Kate White, Carer, Researcher and Psychotherapist

Kate White

Kate White

Kate White is an activist, carer, researcher and psychotherapist. After her partner John was diagnosed with Alzheimer’s Disease nine years ago, Kate began to recognise how attachment theory might be applied to increase understanding between people with dementia and their caregivers and provide new ways for them to support, and connect with, each other.

Please tell us about some of the work you have done to support, improve and contribute to the lives of, people with dementias?

In September 2014, I initiated a path-breaking conference on the theme of an attachment approach to understanding dementia, papers of which will be published by Routledge this year. This will develop further the vital contribution of John Bowlby’s attachment theory to understanding people living with dementia and their caregivers.

I have developed, with my colleague Angela Cotter, a series of workshops about the applications of attachment theory to dementia care which I believe can provide carers with support and understanding in often painful and challenging situations.

I am also proud, with my partner John’s support, to share our experiences more widely through conference talks and media interviews, more recently talking about the role of music and singing in our lives as a family living with dementia. 

What was your motivation for getting involved in the field of dementia? 

My partner John, a Jazz musician and psychotherapist, was diagnosed with Alzheimer’s nine years ago. As his condition progressed I began to recognise how our mutual understanding of the need for attachment and love provided us with a ‘secure base’ from which to explore. We got to know other families living with dementia whilst attending an amazing variety of activities primarily provided by the outstanding Camden Carers Centre.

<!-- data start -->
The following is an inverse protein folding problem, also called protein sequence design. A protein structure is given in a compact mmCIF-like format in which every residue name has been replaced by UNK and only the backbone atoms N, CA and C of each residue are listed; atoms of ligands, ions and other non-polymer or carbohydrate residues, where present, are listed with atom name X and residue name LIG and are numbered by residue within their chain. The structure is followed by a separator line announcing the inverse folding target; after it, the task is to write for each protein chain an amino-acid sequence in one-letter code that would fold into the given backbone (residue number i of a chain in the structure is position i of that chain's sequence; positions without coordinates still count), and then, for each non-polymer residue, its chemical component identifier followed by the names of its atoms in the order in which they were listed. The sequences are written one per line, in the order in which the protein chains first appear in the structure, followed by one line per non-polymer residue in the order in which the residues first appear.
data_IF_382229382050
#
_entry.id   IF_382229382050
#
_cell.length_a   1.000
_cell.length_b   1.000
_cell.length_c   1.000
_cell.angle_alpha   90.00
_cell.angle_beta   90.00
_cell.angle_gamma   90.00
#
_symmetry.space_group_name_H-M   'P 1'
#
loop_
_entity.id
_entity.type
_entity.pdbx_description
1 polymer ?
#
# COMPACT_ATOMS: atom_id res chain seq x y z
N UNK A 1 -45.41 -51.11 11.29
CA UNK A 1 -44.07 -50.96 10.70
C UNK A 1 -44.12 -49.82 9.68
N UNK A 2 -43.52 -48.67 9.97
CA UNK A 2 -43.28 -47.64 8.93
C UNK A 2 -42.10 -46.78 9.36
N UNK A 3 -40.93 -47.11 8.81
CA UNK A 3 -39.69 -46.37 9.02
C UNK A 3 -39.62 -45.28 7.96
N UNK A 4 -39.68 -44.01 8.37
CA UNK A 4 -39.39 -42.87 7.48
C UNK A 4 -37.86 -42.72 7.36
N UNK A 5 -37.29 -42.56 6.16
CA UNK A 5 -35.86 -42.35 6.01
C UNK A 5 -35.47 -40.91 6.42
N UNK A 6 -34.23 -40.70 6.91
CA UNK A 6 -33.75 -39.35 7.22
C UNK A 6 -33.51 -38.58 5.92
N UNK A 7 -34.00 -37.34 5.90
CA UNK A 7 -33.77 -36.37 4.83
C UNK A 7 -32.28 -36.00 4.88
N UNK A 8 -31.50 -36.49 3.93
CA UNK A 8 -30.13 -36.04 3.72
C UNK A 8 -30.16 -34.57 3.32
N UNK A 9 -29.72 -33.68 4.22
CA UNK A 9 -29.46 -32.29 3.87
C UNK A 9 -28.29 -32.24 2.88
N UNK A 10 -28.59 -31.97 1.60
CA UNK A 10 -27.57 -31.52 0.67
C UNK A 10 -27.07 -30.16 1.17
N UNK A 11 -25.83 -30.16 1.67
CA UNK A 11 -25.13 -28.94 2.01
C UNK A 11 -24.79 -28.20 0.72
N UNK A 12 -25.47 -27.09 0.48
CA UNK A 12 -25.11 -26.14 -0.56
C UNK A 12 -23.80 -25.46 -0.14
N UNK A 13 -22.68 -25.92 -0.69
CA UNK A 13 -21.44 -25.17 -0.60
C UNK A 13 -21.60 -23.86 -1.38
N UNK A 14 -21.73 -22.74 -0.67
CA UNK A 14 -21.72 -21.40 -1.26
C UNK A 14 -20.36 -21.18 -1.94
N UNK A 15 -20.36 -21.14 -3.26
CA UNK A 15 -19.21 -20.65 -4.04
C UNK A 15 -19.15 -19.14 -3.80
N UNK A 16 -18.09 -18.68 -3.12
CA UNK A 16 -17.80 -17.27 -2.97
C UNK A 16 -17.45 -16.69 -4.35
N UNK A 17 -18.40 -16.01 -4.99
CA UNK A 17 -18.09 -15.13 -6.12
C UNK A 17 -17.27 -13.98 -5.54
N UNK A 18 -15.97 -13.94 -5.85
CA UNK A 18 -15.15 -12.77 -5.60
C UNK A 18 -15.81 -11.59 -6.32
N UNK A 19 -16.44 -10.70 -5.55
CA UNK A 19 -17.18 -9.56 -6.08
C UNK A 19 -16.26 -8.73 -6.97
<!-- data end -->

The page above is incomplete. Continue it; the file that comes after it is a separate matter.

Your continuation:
The turning point however for us both was attending the Remembering Yesterday Caring Today (RYCT) project, led by Pam Schweitzer. We found a way, through this unique mix of reminiscence and creative arts, to revitalise our relationship, recover our confidence and share what we have learned.

What would you say has been your greatest achievement or highlight?

The opportunity to give a presentation Celebrating the Links: Remembering Yesterday Caring Today & Attachment Theory to an international audience at Greenwich University in November 2017. Their positive feedback confirmed attachment theory’s vital contribution to this field, which was very rewarding.

Kate with her husband John, a jazz musician, on the piano 

Kate with her husband John, a jazz musician, on the piano 

What’s next?

Launching a book and enabling the RYCT intervention to be recognised as an essential example of good practice in this field.

If you could change one thing now to improve the lives of people living with dementia, what would it be? 

RYCT programmes universally available in UK as a standard intervention at the point of diagnosis.

And another thing...

Within the context of a responsive community it is the love, support and creativity that my partner John brings which enables us to live well as a couple with dementia. He is so inspiring as he embraces the challenges of it all with such a rich and complex emotional intelligence!